In a recent story on CleanTechnica, author (and fellow Big Dig survivor) Daryl Elliott gives a great summary of the recent history of electromagnetic "regen" suspension, starting with the 2009 work at MIT reported by Green Car Congress. The story started a little earlier than that, actually, in 2001 or so with the work of two Tufts professors, (also reported in Green Car Congress) - Tufts Engineering Professor Emeritus Ronald Goldner and colleague Peter Zerigian within the School of Engineering, who received additional support from Argonne National Laboratory.

Goldner passed away around that time, and the company he helped to found, Electric Truck, LLC, has drifted into the ether, though still has a "live" website.  Our last contact with them was around 2009, and even then it seemed the company was fairly stagnant.  Enter the MIT work, then Levant Power, with a patent filing in 2014, but no appreciable site updates since 2012, and finally Intertronic Gresser and now we're seeing claims of something like a regen suspension system enabling an EV to recover 100% of it's battery-powered range.  That is, "...when the battery enables a ride range of,  for example 200 miles , you can drive round about 400 miles ." (...quote from Intertronic Gresser, via Elliot's story.)  Um.  Hold on a second.  Let's do some basic Physics, shall we?

Here's their video (complete with snappy kind-of-funk B movie music):

Remember, now, you don't get more energy out of a system than you put in, right?  This kinetic energy that our shocks are recovering...  where does it come from?  Simple.  From the vehicle's motion.  Where does the vehicle's motion come from?  The batteries.

Since the overwhelming bulk of the energy coming out of the batteries gets used in propelling the car, there's simply no way you can harvest anything but a very small portion of that energy with any system...  kinetic suspension or otherwise.  For a company representative to say that in public?  Preposterous.  (While we're at it, let's mount a wind turbine to the roof and use that to charge the batteries.  That should give us almost unlimited range, right?)  Granted, as Elliot puts it, "...it became clear that their claim meant that 50% of the energy used to propel the vehicle would come from the electricity that their suspension system generates", a little clearer than the 100% claim, still.  Our seat-of-the-pants engineering would guess about 2% of a vehicle's energy is absorbed by the suspension, and only a fraction of that is recoverable.

But, while we're on the subject, let's look at where active suspension is these days.  While Audi and others are running various types of passive electromagnetic suspension, they're (fascinatingly) using magnetic fields to change the damping characteristics of the hydraulic fluid in the shocks. What's really interesting is that what looks like the first real electromagnetic active suspension was developed by the premier-audio company, Bose, way back in 2004, as we see in this Car and Driver story.  You can read all about it on the Bose site, but here's a rundown from the Wikipedia:

Electromagnetic Recuperative:

Bose linear electromagnetic motor

Bose linear electromagnetic motor

This type of active suspension uses linear electromagnetic motors attached to each wheel. It provides extremely fast response, and allows regeneration of power consumed, by using the motors as generators. This nearly surmounts the issues of slow response times and high power consumption of hydraulic systems.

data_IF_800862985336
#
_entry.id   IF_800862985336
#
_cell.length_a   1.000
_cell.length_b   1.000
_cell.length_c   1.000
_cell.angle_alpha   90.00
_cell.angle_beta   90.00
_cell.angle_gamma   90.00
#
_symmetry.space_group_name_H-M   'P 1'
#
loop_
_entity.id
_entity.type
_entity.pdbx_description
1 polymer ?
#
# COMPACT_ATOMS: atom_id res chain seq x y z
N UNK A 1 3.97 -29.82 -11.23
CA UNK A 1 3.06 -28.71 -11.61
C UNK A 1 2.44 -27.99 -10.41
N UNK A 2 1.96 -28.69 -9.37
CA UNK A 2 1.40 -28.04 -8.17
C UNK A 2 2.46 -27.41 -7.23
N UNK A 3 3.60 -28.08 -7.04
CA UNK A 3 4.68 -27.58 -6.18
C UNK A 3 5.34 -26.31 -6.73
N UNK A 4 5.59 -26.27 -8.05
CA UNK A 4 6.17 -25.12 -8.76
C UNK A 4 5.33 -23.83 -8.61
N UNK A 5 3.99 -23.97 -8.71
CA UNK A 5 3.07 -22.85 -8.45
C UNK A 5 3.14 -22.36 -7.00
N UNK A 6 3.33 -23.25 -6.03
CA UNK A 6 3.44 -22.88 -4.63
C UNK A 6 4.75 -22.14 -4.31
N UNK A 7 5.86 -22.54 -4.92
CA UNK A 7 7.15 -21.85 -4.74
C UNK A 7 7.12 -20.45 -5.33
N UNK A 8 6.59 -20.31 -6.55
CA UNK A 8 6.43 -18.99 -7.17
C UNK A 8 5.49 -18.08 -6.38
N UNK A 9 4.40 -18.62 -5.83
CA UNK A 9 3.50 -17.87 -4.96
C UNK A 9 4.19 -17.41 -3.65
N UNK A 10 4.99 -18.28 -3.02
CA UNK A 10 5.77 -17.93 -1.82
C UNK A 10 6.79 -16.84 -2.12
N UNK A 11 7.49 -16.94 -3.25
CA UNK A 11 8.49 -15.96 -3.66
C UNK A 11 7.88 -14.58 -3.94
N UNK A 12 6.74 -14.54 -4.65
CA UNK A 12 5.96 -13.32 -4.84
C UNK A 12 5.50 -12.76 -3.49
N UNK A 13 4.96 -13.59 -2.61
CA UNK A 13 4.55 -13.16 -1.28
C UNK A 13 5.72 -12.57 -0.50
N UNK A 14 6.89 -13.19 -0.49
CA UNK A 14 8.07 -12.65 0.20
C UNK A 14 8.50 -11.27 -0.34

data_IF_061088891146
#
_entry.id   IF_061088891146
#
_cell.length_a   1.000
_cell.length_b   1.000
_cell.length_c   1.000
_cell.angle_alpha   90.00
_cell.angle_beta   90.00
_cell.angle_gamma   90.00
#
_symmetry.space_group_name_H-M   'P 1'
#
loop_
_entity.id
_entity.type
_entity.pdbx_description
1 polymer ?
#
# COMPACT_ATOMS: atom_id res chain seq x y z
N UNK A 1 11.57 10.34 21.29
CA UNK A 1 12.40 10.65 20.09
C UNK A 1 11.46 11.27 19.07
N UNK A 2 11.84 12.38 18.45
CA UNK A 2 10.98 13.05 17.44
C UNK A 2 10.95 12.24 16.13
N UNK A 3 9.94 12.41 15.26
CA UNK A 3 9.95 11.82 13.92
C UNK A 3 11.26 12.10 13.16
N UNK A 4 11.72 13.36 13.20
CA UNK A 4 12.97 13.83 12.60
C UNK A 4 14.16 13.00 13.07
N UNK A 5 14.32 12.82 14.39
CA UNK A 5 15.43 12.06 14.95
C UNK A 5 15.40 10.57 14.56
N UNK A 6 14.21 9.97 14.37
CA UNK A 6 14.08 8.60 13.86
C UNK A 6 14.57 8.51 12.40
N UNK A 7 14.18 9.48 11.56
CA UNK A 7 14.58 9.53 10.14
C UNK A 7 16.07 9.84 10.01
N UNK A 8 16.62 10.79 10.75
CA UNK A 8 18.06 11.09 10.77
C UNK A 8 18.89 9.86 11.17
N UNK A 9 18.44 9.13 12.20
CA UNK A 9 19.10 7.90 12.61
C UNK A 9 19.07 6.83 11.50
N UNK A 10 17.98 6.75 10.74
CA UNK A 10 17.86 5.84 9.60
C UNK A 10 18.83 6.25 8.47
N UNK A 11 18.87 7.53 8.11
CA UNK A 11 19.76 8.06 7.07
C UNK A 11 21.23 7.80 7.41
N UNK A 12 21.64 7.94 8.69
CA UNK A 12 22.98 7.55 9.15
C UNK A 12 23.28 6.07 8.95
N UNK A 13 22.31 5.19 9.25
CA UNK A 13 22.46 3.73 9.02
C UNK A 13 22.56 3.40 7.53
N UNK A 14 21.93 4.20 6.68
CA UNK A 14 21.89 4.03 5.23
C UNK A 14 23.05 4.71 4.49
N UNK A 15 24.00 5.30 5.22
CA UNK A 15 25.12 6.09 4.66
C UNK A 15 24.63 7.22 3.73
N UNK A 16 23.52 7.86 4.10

Electronically controlled active suspension system (ECASS) technology was patented by the University of Texas Center for Electromechanics in the 1990s and has been developed by L-3 Electronic Systems for use on military vehicles. The ECASS-equipped HMMWV exceeded the performance specifications for all performance evaluations in terms of absorbed power to the vehicle operator, stability and handling.

The Bose Corporation has a proof of concept model. The founder of Bose, Amar Bose has been working on exotic suspensions for many years while he worked as an MIT professor.

Here's a good video put up by the Technische Universiteit Eindhoven guys showing how they use magnetic fields to anticipate and control ride.

So, we're at an interesting place.  Electromagnetic suspension - both passive and active - is at a real-world state, and incorporated into existing cars because, well, it works swell.  Electric cars are becoming more widely used, and every available option to increase efficiency is being explored.  It seems only a matter of time before what's available in suspension, in terms of kinetic losses, gets harvested...  but it's a very small leak in a very big boat.  EVs generate (ouch) the demand, and the auto industry already has the tech foundation.  But keep in mind - "active" suspension, arguably the better-performing of the two, is just that, active.  It requires power, though it can recoup some of that power.  From Bose:

"The regenerative power amplifiers allow power to flow into the linear electromagnetic motor, and allow power to be returned from the motor. For example, when the Bose suspension encounters a pothole, power is used to extend the motor and isolate the vehicle's occupants from the disturbance. On the far side of the pothole, the motor operates as a generator and returns power back through the amplifier."

As far as the implications postulated in the CleanTechnica story?  User "Timo" on the Tesla forum may explain it best (ca 2011):

"Range is ratio of energy available - losses over time at given speed. Without losses you have infinite range. Major losses include ancillary, aerodynamic, drivetrain and rolling. This suspension energy gain is small part of the rolling resistance. Entire rolling resistance is about 1/5 of the losses car has at 60mph, so that alone already tells that that article is using imaginary numbers to make big news from nowhere."